to support the Eighty-THIRD Ohio and Sixty-seventh Indiana. I believe the advance was made in a manner which met the approval of the general commanding.
On May 17, the regiment took part in the battle of Black River Bridge, and continued the reserve, when the Sixtieth Tennessee Regiment surrendered to the brigade; three hundred and sixty stand of arms captured, the destruction of which was assigned to this regiment, and they were accordingly destroyed under my supervision.
I have little to say of the affairs which took place under the walls of the forts near this city on the 20th and 22nd instant. Whatever name may be given to them, they were, in reality, nothing more than reconnaissances in force, and should be so regarded.
On the 20th, my whole regiment was deployed as skirmishers, and did their duty most gallantly. Lieutenant A. J. McFarlane was wounded severely while leading his men against the enemy, however concealed in the fallen timber in front of one of their forts. Later in the day Lieutenant Bull was wounded.
On the 22nd, the brigade aided in shutting up a large number of the enemy in one of their forest so closely that they could neither discharge their cannon nor their small-arms. Here Lieutenant Starks was wounded, and Sergeants [Judson A.] Lewis, company C, and [Daniel] Eder, Company D, were killed. Our gallant soldiers seemed determined to get inside the fort by some means. Not being able to scale its walls, they tried to dig them down, and not succeeding in this, they hailed with cheers the cannon which had been ordered up, and two of the companies of my regiment (B and E) dragged it up the hill to the walls of the forest, where it was most vigorously served. It was too late in the day, however, to accomplish the desired result. Heavy re-enforcements poured in to aid the enemy, and all that we could do was, with the aid of a covering brigade, to retire in good order. The fire of musketry was the hottest that I have ever seen, and the bravery of our soldiers under it is beyond all praise.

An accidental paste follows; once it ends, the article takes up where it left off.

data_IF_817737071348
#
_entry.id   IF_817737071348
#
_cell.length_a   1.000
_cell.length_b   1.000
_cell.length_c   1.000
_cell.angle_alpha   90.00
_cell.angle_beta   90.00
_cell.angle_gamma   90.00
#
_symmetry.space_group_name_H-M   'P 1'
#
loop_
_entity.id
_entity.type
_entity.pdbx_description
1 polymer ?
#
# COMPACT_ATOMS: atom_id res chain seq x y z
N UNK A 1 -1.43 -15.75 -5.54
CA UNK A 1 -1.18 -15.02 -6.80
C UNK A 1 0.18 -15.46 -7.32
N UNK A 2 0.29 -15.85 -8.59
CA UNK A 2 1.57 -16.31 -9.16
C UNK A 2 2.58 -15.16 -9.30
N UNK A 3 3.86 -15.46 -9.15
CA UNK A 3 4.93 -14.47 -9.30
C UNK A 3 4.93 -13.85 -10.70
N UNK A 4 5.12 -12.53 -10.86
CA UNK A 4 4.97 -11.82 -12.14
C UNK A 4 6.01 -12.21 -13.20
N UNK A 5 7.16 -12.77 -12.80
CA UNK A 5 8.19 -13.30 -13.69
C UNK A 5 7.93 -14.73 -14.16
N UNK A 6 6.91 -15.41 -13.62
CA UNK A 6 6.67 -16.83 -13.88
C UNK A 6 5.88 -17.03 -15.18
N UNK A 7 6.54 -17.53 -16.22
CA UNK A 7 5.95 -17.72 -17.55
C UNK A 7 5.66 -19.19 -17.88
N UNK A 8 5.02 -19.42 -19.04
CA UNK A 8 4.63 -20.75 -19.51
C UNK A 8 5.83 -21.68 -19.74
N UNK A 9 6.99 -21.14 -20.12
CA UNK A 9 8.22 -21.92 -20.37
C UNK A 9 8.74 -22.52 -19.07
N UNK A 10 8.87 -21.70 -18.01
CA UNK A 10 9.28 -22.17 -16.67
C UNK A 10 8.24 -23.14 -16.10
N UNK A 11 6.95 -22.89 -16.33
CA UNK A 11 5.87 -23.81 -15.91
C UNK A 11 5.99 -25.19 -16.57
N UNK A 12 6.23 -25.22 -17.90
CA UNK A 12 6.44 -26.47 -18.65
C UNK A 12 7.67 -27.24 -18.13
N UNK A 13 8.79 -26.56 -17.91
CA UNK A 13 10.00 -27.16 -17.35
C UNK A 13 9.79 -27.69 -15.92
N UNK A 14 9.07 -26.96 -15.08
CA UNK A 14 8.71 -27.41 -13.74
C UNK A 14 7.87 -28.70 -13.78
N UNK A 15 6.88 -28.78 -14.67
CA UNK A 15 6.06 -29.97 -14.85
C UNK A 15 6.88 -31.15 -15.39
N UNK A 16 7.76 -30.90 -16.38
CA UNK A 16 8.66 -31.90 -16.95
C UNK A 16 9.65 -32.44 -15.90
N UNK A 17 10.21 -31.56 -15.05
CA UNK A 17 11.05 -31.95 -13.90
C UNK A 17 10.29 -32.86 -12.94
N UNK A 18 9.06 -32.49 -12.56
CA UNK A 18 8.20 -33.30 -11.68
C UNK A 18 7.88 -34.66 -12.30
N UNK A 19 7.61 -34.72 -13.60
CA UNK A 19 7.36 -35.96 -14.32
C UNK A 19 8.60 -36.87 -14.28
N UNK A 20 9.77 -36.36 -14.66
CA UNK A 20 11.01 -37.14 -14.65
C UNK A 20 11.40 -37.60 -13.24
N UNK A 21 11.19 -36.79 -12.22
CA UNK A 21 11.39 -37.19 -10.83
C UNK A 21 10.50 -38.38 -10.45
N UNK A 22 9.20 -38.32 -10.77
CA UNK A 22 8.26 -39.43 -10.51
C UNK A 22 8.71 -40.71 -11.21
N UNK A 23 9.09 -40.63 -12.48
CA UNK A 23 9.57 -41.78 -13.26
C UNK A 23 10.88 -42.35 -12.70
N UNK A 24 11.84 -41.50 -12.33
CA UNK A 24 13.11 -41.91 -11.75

All of my officers behaved with distinguished gallantry. Lieutenant -Colonel Vilas and Major Hill proved themselves to be brave and skillful leaders, and handled the men intrusted to their charge with much skill.
Being in command of the reserve, my work principally consisted in guarding against attempts of the enemy to turn our right flank, several of which were made, and all of which failed.
Our total killed, wounded, and MISSING in these engagements were:
Engagements Killed Wounded Missing
At Port Gibson, --- 1 ---
At Midway Hill, --- 3 ---
At Black River --- 1 1
Bridge, May 17
At Vicksburg, May 3 14 ---
At Vicksburg, May 2 28 2
Total 5 47 3
Very respectfully, your obedient servant,
J. J. GUPPEY,
Lieutenant R. CONOVER,
Acting Assistant Adjutant-General.